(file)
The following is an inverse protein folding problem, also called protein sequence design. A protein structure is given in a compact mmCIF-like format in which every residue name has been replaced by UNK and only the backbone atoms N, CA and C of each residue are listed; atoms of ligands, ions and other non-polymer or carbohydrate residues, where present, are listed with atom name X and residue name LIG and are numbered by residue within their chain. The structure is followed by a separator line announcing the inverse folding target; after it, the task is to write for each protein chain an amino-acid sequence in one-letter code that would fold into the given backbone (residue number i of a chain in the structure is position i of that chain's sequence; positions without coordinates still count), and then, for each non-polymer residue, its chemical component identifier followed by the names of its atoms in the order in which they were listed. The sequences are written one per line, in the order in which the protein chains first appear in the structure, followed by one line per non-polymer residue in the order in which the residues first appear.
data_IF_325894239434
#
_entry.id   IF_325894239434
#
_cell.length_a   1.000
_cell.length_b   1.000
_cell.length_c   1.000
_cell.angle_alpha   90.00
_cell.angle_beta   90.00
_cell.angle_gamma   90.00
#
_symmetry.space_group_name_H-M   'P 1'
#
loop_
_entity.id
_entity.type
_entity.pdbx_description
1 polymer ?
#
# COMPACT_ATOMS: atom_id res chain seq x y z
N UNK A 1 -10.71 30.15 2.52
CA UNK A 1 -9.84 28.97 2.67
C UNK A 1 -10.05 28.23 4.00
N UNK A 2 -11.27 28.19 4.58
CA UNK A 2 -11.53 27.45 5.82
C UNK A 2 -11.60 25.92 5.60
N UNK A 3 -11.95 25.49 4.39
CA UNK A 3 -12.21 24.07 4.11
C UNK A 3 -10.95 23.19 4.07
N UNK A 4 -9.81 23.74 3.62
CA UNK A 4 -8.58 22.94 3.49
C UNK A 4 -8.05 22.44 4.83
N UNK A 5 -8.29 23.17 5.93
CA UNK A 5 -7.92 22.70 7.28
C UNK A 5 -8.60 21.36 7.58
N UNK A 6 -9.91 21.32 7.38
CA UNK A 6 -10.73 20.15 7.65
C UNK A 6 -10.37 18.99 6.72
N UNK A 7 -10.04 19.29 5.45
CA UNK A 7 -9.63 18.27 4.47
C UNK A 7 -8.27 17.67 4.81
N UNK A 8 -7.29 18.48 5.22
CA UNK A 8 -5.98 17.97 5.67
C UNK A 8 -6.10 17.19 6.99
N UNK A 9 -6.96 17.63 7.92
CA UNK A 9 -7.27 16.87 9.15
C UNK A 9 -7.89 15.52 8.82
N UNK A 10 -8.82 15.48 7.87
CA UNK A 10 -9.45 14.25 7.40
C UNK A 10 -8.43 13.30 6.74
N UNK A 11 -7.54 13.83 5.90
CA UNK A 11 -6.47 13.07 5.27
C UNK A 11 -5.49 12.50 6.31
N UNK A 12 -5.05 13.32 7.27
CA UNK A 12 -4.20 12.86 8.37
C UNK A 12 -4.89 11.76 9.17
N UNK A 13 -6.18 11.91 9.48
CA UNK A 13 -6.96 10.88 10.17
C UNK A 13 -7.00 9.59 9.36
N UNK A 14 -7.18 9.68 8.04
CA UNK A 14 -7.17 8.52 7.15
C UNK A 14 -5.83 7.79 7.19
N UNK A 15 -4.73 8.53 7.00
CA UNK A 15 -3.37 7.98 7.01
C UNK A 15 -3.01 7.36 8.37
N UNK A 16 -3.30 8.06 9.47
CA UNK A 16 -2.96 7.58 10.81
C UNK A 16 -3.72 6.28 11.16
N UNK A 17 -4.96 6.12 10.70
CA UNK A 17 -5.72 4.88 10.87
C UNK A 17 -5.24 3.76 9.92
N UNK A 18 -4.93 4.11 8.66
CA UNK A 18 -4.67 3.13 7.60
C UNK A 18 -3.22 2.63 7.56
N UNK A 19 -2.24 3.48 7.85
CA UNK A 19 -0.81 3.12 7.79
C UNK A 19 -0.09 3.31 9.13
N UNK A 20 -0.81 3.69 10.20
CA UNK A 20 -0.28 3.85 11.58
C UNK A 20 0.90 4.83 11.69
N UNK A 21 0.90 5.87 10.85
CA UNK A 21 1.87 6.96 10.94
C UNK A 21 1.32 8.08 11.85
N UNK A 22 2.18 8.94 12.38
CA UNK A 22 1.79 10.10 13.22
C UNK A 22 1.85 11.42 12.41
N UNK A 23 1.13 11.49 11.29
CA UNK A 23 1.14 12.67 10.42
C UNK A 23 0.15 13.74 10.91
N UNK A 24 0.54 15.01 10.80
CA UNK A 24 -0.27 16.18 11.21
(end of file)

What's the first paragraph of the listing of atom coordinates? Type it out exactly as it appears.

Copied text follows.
The following is an inverse protein folding problem, also called protein sequence design. A protein structure is given in a compact mmCIF-like format in which every residue name has been replaced by UNK and only the backbone atoms N, CA and C of each residue are listed; atoms of ligands, ions and other non-polymer or carbohydrate residues, where present, are listed with atom name X and residue name LIG and are numbered by residue within their chain. The structure is followed by a separator line announcing the inverse folding target; after it, the task is to write for each protein chain an amino-acid sequence in one-letter code that would fold into the given backbone (residue number i of a chain in the structure is position i of that chain's sequence; positions without coordinates still count), and then, for each non-polymer residue, its chemical component identifier followed by the names of its atoms in the order in which they were listed. The sequences are written one per line, in the order in which the protein chains first appear in the structure, followed by one line per non-polymer residue in the order in which the residues first appear.